Few philosophers have garnered as much attention globally as Michel Foucault. But even within this wide reception, the consideration given to his relationship to neoliberalism has been noteworthy. However, the debate over this relationship has given rise to a great deal of polemics and confusion.
This volume brings together leading figures in the field to provide a reliable guide to one of the most controversial subjects in recent continental thought. It puts across the case for Foucault’s importance for post-colonial, race, queer and feminist studies, among other areas, and opens up his relationship to neoliberalism to offer a broader picture of tensions brewing within the left more generally.
Introduction: Stephen Sawyer and Daniel Steinmetz-Jenkins
Chapter 1: Michael C. Behrent, Neoliberalism: The Highest Stage of Anti-Humanism?
Chapter 2: Serge Audier, Is Foucault a Good Guide for Understanding, Critiquing and Combatting Neoliberalism?
Chapter 3: Daniel Zamora, Finding a “Left Governmentality”: Foucault’s Last Decade
Chapter 4: Aner Barzilay, Rereading the Birth of Biopolitics in Light of Foucault’s Early Reading of Marx
Chapter 5: Dotan Leshem, Foucault, Genealogy, Critique
Chapter 6: Duncan Kelly, Michel Foucault on Phobie d’État and Neoliberalism
Chapter 7: Claudia Castiglioni, Foucault, Neoliberalism, and the Iranian Revolution
Chapter 8: Luca Paltrinieri, Neoliberal Selves: Human Capital Between Bourdieu and Foucault
Chapter 9: Judith Revel, Not Fostering Life, and Leaving to Die
Stephen W. Sawyer is Professor of History at the American University of Paris
Daniel Steinmetz-Jenkins is a Lecturer at the Yale Jackson Institute for Global Affairs.
This collection of nine essays examines Michel Foucault’s “neoliberalism” as expressed in his late 1970s Collège de France Birth of Biopolitics lectures. The contributing scholars offer various interpretations regarding Foucault’s critical consideration of neoliberalism, and their essays illustrate Foucault’s analytical, thought-provoking ambiguity. Claudia Castiglione reminds readers that Foucault “never hid his discomfort toward conventional answers and never ceased to search for alternative ones." Michael Behrent writes, “If Foucault was a liberal, it was despite himself: his liberalism was not one of self-identification or political affiliation; it was, rather, an élan implicit in his concepts and arguments." Daniel Zamora views Foucault’s neoliberal study as a means to “rethink resistance” and be “less governed." “Pushing beyond” (editors’ italics) whether Foucault was a neoliberal, the volume presents “two key ambitions: to provide a more nuanced perspective on this key movement in the history of ideas and in so doing, uncover new interpretations, analyses, or applications of Foucault’s work." The contributors impressively pursue those ambitions. Readers well-versed in Foucault’s evolving thought will find the collection particularly accessible and valuable. This book deserves inclusion in university libraries.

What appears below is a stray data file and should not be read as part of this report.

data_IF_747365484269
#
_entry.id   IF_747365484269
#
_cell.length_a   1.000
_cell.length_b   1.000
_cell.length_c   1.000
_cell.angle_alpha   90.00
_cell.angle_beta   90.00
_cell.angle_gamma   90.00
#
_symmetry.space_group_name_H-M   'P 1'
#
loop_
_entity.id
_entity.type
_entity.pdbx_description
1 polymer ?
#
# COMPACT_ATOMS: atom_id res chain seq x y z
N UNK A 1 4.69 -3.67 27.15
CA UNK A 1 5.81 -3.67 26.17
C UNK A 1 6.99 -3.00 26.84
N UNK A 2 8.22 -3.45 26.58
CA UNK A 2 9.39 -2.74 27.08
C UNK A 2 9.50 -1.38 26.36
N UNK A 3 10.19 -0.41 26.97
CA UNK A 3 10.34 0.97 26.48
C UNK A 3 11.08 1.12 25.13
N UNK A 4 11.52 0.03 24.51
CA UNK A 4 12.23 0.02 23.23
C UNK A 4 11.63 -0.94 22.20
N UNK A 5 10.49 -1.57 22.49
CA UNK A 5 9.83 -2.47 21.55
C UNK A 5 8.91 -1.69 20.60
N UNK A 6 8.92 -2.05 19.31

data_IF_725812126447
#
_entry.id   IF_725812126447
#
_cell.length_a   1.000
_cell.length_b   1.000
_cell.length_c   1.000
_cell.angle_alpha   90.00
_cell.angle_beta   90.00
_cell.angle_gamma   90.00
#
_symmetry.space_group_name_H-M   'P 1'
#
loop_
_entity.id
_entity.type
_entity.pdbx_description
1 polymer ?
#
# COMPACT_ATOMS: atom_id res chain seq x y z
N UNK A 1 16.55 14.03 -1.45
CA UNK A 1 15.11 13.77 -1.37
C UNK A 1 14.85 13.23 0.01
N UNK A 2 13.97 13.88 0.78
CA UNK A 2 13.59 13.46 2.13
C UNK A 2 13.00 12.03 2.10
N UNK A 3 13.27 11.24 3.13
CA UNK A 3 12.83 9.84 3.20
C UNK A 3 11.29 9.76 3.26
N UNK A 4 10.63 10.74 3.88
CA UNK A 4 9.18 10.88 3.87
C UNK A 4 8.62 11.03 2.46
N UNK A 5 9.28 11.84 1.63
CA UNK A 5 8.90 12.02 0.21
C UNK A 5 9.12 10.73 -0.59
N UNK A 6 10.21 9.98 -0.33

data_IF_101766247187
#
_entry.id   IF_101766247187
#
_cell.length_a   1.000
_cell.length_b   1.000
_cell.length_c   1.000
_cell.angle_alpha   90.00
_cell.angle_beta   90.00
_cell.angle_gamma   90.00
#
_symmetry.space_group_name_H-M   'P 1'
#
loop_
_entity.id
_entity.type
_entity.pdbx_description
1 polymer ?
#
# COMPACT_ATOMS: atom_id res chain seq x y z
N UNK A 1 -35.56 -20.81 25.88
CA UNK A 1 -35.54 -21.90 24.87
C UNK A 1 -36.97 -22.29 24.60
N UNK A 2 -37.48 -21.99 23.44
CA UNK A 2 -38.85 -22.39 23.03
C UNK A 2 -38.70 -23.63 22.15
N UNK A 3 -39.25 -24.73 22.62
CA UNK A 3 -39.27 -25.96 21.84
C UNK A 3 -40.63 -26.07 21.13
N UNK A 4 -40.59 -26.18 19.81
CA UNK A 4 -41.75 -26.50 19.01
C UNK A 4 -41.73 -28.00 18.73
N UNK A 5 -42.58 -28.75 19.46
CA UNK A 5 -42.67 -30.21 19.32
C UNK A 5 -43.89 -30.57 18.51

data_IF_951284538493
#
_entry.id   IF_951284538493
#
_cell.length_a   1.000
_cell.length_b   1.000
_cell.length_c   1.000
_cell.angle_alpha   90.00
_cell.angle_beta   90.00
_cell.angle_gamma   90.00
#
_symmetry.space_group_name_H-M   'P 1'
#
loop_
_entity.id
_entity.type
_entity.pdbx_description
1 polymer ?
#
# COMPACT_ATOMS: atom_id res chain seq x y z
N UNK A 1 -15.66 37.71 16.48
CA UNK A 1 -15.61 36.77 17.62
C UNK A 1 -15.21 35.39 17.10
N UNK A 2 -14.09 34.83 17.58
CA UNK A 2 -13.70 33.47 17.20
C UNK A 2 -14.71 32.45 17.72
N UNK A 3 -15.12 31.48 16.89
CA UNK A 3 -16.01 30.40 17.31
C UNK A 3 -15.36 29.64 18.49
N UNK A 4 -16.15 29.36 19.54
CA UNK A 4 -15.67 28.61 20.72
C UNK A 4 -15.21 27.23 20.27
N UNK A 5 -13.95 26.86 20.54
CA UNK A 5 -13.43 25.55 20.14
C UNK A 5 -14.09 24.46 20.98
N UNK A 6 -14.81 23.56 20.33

Summing Up: Recommended. Upper-division undergraduates through faculty.
This volume dismantles any simple link between Foucault and neoliberalism, leaving us with parts for reassembly into politics of our own.
Foucault’s lectures on liberal and neoliberal governmentality at the end of the 1970s have provoked multiple controversies over the evolution of his thought and politics. This excellent collection of essays provides a wealth of historical detail and analysis that helps to situate these lectures in relation to their time and to the trajectory and sources of his thought. This book is indispensable for an informed appreciation of Foucault’s work during this period and its relation to a key moment in French and global history.
In recent political debate, the question of Michel Foucault’s notoriously ambiguous relationship to neoliberalism has become a cypher for all kinds of contemporary preoccupations on the left. But do we really know what Foucault was responding to? This volume performs the immensely valuable work of historicizing Foucault’s relationship to Marxism, neoliberalism and the so-called second left. Making no attempt to definitively resolve the question of Foucault’s political sympathies, the papers in this volume meticulously document the unique political challenges of the late 1970s and manage to be all the more illuminating about our contemporary predicament. This brilliant volume will transform the tenor of contemporary debate around Foucault, neoliberalism, and the revolutionary left.